We are doing a version of "I am Just A Poor Wayfaring Stranger.” It is a public domain Folk song (editor’s note: thought to originate in the early 19th century), but we wrote our own version of it. It is very much an O Brother Where Art Thou kind of a slow moving, trudging along, syrupy, swampy, really cool harmonies song and everybody sings a verse. It is a tale of woe and looking for the end of life on earth and hoping to get to heaven sort of thing. It is fun and I am having a blast.
The music (of Calico The Band) is really interesting, because we have these three-part vocal harmonies going on. We also have a lot of different instrumentation for each song. Manda plays the dobro on a couple of songs, I will play the mandolin, we will tie a tambourine to our feet and stuff like that (she laughs) to help keep the rhythm. We all play the guitar, so there is a lot of interesting stuff happening and I think everybody likes the flow,” she says.
We wondered if a band led by women and completely comprised of women empowers and motivates other women. “I totally think so. It is so cool, because women love it and women support it. It is exciting for women. The girl peer group that I have has come out in droves in support of what we are doing. Our manager, who is a woman, is so excited about what we are doing. (She encourages us) You can book our own gigs, you don’t need a guy to run your sound and you know what the heck you are doing with your careers. It is extremely empowering. Anytime a woman steps up and says, ‘I’m going to do this and I am doing it great,’ and regardless of if I am a female or a male, I am going to be the best that I can be, I think that it is definitely empowering to women.”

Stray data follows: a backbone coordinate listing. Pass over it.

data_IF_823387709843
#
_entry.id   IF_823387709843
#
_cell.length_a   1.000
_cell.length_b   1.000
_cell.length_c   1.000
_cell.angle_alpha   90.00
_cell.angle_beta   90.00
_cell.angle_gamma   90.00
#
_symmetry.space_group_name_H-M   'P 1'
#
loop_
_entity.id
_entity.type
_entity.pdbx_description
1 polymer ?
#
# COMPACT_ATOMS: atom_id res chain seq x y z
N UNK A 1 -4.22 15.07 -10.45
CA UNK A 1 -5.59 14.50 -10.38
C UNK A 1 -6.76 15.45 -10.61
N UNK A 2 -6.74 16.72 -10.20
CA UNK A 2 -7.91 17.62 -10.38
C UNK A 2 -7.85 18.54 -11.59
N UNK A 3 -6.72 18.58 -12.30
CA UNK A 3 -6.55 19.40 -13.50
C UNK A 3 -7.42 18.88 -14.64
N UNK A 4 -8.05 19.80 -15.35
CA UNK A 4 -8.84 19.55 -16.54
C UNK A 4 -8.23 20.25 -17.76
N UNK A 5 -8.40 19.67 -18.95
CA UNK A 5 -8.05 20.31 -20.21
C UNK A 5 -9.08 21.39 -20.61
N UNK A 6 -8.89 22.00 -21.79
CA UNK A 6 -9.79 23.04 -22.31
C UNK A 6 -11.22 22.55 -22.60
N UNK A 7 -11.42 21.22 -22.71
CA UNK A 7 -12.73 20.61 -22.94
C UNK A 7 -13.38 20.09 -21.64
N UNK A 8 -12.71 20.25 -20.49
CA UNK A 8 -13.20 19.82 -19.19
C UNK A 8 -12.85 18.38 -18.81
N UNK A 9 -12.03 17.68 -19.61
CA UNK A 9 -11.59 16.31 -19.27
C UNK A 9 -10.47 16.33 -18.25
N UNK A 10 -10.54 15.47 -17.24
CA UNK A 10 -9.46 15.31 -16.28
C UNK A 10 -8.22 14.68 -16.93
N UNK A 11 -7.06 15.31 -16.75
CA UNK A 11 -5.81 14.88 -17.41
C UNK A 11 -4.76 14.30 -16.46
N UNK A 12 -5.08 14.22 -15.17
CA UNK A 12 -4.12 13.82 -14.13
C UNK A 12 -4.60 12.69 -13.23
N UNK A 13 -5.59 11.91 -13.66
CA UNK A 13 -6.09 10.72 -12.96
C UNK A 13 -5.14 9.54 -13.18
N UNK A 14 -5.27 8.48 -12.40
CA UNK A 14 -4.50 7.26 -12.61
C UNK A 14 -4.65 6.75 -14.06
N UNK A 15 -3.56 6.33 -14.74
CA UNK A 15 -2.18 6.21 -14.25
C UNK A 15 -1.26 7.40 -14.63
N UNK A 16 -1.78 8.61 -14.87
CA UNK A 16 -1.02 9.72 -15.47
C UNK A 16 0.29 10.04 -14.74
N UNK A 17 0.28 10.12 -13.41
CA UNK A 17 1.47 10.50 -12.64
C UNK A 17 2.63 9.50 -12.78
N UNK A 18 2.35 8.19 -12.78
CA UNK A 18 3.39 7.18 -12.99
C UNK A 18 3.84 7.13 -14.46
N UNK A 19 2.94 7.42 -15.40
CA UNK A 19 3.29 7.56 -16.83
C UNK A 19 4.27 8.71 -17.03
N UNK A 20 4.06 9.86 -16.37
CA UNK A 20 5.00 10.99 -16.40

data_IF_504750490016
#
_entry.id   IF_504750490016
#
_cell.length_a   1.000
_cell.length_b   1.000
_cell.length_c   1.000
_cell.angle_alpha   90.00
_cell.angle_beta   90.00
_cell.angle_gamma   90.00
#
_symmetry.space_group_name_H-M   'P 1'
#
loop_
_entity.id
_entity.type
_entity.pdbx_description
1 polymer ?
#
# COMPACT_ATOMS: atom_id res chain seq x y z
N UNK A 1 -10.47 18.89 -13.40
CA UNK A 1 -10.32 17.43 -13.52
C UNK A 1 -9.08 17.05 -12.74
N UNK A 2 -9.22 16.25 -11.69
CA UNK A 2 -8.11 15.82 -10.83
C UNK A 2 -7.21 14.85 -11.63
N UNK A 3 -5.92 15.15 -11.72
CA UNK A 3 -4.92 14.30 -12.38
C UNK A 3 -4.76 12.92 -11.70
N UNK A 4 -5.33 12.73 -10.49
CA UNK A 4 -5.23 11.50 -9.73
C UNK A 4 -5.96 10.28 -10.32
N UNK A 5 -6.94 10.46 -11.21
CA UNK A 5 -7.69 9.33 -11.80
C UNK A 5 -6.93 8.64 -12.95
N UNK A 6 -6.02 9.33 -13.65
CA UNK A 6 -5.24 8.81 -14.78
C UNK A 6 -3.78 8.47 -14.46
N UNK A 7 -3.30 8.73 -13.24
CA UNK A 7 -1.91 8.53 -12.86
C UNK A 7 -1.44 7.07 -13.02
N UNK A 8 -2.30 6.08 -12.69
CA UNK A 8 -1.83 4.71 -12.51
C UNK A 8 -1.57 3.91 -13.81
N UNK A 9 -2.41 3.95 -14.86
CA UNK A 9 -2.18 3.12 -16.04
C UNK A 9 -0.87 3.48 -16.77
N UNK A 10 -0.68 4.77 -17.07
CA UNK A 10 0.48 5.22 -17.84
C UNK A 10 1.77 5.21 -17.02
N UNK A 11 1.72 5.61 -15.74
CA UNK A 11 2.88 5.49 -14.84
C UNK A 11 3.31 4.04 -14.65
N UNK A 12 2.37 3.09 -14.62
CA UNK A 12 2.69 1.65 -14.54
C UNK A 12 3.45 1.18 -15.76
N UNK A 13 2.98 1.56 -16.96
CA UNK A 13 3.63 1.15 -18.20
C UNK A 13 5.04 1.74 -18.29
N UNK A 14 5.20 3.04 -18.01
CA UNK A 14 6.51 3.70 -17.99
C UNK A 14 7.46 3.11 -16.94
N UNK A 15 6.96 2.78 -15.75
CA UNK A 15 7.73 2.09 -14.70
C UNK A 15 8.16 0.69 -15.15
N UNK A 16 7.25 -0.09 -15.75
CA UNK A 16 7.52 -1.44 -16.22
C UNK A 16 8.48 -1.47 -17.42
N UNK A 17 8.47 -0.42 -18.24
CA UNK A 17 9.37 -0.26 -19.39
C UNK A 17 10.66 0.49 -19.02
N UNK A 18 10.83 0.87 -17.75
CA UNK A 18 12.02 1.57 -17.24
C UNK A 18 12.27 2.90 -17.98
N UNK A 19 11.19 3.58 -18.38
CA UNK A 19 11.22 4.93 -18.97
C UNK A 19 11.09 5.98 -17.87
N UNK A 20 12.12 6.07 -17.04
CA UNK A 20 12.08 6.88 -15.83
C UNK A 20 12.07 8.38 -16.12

Calico The Band will not supplant the solo careers of Kirsten Proffit, Manda Mosher and Jaime Wyatt. “I love playing with these girls and I am definitely always going to write. I am going to write forever and there is no reason to not be involved in the creation of studio productions. I love producing other bands and I love working with other girl songwriters and helping them to make something great for themselves and this is just another step on the road. I am just going to explore it for all that it is worth. I think that it has a lot of potential and I will ride it out as long as we can ride it,” she says.
Kirsten Proffit was born in Santa Cruz California, the oldest of three children. “We (her family) had instruments everywhere and we were central coastal Californians. If you can imagine what that means, it is very laid back, very artistic and it can be a somewhat flakey existence. My brother and sister are both very musical. They are really beautiful people. We traveled and we had a house in southern California in Fullerton and we had family in Santa Cruz, so we were kind of back and forth during most of my childhood. We traveled overseas somewhat. My dad had a side business (she laughs). He had a little contraband sort of thing going on with some connections in Spain. I think my parents just liked to travel. They had a boat that they lived on and we would go with them and we would soak up the culture. There was a lot of darkness to the period, because it wasn’t a happy life. Looking back at it now, it was oh that was kind of interesting. This was when I was up to about age ten. We always lived in California, but we traveled to Spain and we just lived there for months at a time.